[PICS] 100 years since the registration of the first aircraft in the Belgian Register

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On March 1, 1920, exactly 100 years ago, the first aircraft was registered in the Belgian Civil Aviation Register. O-BEBE, a FOKKER D VII registered by Victor Simonet, was spoils of war from the “Deutsche Luftstreitkräfte”.

During the first international aviation convention in Paris, on October 13, 1919, Belgium chose the letters O-B for the registration of aircraft, followed by 3 additional letters.

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Photo: Guy Destrebecq Collection – www.belgian-wings.be

On March 19, 1920, 9 other planes were registered, mainly in the name of SNETA, the National Union for the Study of Air Transport. An aviation company founded by Georges Nélis with the support of King Albert I, the predecessor of SABENA.

O-BBEA was the first hot air balloon in the register on August 12, 1921. It was a 1200 m³ gas balloon used for competitions. Ernest Demuyter was very successful: in 1922, 1923 and 1924, he was the first to win the “Gordon Bennett Balloon Race” three years in a row. He was allowed to keep the trophy. You can still admire it at the Brussels Aviation Museum. Even today, hot air balloons are registered with the initials OO-B, to alert radio users of the fact that it is an aircraft with limited manoeuvrability.

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Photo: Agence Meurisse – www.europeana.eu

At the international conference on radiotelegraphy in Washington in 1927, Belgium chose the initials OO-, as we know it today. It was introduced in 1929 and the first aircraft with such registration was the Renard RSV 26.100 OO-AJT.

The first helicopter was registered in Belgium on August 10, 1950. It was a Hiller UH.12 under the designation OO-MAT.

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Photo: Guy Destrebecq Collection – www.belgian-wings.be

On November 24, 1959, the OO-SJA, a Boeing 707 for the Sabena, was the first to be registered in the Belgian register. The Sabena was one of the first European airlines to have passenger aircraft with jet thrusters in its fleet. These Boeings were used from 1960 for flights to New York.

On February 28, 1969, the first Belgian private jet was registered under the code OO-WTB. It is a Falcon 20. Today, there are around forty private jets registered in Belgium.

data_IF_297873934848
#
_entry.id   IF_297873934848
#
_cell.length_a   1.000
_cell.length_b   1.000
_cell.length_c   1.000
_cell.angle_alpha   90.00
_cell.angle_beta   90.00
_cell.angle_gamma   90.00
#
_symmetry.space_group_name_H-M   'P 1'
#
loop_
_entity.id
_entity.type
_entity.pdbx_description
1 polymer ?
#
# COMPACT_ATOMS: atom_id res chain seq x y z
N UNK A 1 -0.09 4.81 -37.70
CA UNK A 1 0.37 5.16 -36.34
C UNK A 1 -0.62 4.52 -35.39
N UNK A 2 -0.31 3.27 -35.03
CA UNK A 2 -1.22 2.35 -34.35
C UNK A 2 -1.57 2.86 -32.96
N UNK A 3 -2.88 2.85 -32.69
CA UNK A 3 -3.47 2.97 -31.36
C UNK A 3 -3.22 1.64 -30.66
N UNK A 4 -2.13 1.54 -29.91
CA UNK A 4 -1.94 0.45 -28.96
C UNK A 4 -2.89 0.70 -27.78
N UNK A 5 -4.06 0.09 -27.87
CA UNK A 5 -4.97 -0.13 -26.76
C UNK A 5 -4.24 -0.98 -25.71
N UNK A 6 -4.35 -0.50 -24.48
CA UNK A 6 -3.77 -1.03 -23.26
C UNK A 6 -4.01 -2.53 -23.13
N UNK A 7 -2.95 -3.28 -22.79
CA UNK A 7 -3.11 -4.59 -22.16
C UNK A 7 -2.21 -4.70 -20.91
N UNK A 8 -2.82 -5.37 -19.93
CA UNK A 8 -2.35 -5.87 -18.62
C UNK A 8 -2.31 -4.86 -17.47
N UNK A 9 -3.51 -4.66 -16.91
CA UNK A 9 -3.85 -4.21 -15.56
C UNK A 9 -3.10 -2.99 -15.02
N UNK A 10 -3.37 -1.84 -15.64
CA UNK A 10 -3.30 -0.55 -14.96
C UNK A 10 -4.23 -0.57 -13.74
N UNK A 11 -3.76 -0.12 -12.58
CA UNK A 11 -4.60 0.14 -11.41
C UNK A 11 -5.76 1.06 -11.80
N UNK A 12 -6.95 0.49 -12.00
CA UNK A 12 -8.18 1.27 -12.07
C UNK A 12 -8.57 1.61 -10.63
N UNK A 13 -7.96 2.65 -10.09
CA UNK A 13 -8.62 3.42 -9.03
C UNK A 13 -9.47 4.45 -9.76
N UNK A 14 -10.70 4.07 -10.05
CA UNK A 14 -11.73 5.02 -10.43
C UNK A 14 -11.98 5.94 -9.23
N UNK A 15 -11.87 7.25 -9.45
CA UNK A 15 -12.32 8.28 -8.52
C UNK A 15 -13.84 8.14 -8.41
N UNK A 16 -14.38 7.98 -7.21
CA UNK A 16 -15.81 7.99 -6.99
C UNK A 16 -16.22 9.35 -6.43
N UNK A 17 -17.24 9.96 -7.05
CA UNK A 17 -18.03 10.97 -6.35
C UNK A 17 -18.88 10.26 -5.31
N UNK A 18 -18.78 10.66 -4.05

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From 1981, ULM and DPM aircraft were being registered. First with the codes OO-501 to OO-999, then (from June 5, 1991) with OO-A01 to OO-Z99. The OO-501, a Grasshopper model Mono 01, is still on display at the Aviation Museum in Brussels.

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Photo: Alan Wilson – www.commons.wikimedia.org (link is external))

On September 24, 2017, the Royal Decree for historic aircraft appears. The OO-PII (a Pilatus P2) is the first aircraft to be registered under this regulation, on November 22, 2017. A number of “warbirds” such as the Mustang, the Spitfire, the Hurricane and the Hawker Fury, but also YAKs and replicas of the First World War quickly followed.

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Photo: Henk Duivenvoorden – www.airnieuws.nl

Since 1920, the number of entries in the Belgian civil status register is as follows:

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Number of entries in the Belgian register since 1920

In recent years, the situation has changed slightly: since 2015, paramotors have been registered with the letters OO-1AA to OO-9ZZ. 789 were thus registered in 2015. From 2016, RPAS (or drones) are also registered. Since then, approximately 3,300 drones have been registered with the letters OO-11AA to OO-99ZZ.

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Aircraft on the Belgian Register in 2020

The registration characteristics of an aircraft are assigned according to certain rules. Below is an overview:

PSAR (drones)

OO-11AA to OO-99ZZ
Sequential, no free choice

paramotor

OO-1AA to OO-9ZZ
Sequential, no free choice

ULM / DPM

OO-501 to OO-999 & OO-A01 to OO-Z99
Sequential, no free choice

Hot Air Balloon

OO-BAA to OO-BZZ
Free choice

Other aircraft

OO-AAA to AZZ, OO-CAA to OO-XWZ & OO-YAA to OO-ZZZ
Free choice

How to register an aircraft?

Since September 2019, DG Air Transport has had an Aviation Portal online. The requests and their processing are now done entirely digitally. Via the portal, you can also consult the Belgian aviation register.

Source: Belgian Federal Public Service Mobility

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